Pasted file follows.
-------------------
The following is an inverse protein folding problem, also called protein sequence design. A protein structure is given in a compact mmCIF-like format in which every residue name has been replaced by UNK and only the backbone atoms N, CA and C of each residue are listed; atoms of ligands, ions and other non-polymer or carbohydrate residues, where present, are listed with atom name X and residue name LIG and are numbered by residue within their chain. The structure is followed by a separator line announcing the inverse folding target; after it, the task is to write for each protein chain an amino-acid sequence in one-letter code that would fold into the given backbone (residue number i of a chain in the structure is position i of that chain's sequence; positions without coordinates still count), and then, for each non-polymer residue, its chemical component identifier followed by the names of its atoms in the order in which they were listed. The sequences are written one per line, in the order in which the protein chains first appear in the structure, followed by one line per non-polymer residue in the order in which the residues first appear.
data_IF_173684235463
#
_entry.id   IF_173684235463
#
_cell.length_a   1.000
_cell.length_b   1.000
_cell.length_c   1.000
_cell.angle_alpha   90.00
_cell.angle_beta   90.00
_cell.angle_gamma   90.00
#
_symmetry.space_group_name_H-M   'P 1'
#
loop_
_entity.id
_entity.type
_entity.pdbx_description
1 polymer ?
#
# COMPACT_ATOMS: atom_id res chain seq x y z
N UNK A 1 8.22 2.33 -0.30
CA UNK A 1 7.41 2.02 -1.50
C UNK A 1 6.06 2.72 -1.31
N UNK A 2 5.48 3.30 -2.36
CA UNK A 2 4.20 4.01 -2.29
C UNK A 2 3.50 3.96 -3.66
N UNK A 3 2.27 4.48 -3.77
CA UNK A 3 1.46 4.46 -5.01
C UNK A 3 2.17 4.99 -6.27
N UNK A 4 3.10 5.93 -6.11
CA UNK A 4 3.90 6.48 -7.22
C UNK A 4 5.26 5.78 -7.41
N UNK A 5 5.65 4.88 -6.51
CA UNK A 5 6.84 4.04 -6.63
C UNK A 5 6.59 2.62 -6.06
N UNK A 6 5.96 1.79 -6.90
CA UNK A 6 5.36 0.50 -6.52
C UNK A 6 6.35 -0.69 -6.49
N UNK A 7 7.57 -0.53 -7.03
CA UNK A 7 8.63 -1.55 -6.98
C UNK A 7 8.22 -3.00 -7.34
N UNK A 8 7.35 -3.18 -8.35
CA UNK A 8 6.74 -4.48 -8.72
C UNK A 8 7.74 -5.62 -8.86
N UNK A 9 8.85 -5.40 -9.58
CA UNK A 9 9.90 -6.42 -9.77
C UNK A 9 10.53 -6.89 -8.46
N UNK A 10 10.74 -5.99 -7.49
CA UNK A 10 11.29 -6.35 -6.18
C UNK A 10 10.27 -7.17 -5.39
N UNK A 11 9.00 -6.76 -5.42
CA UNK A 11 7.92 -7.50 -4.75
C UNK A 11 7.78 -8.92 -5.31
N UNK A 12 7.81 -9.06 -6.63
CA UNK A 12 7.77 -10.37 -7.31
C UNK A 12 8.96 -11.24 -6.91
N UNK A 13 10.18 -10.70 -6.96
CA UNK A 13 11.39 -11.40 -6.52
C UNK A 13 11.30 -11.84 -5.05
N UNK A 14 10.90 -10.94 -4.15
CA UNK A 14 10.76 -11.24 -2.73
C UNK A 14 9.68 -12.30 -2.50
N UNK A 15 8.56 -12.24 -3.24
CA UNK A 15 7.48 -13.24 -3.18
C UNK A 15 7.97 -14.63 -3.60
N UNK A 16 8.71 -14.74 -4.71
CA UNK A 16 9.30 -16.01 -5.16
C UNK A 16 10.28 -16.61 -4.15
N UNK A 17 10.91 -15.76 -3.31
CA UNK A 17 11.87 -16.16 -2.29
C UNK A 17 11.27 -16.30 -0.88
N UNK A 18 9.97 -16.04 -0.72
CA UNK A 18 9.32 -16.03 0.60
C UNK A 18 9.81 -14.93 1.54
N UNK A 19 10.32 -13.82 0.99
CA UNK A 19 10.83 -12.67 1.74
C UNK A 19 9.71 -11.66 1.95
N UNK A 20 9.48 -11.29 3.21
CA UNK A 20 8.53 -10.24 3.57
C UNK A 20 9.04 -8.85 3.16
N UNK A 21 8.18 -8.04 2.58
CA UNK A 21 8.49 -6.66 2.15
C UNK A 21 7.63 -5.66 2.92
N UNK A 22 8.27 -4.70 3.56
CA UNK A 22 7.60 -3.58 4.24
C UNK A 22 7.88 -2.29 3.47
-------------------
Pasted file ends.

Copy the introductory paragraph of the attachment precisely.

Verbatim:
The following is an inverse protein folding problem, also called protein sequence design. A protein structure is given in a compact mmCIF-like format in which every residue name has been replaced by UNK and only the backbone atoms N, CA and C of each residue are listed; atoms of ligands, ions and other non-polymer or carbohydrate residues, where present, are listed with atom name X and residue name LIG and are numbered by residue within their chain. The structure is followed by a separator line announcing the inverse folding target; after it, the task is to write for each protein chain an amino-acid sequence in one-letter code that would fold into the given backbone (residue number i of a chain in the structure is position i of that chain's sequence; positions without coordinates still count), and then, for each non-polymer residue, its chemical component identifier followed by the names of its atoms in the order in which they were listed. The sequences are written one per line, in the order in which the protein chains first appear in the structure, followed by one line per non-polymer residue in the order in which the residues first appear.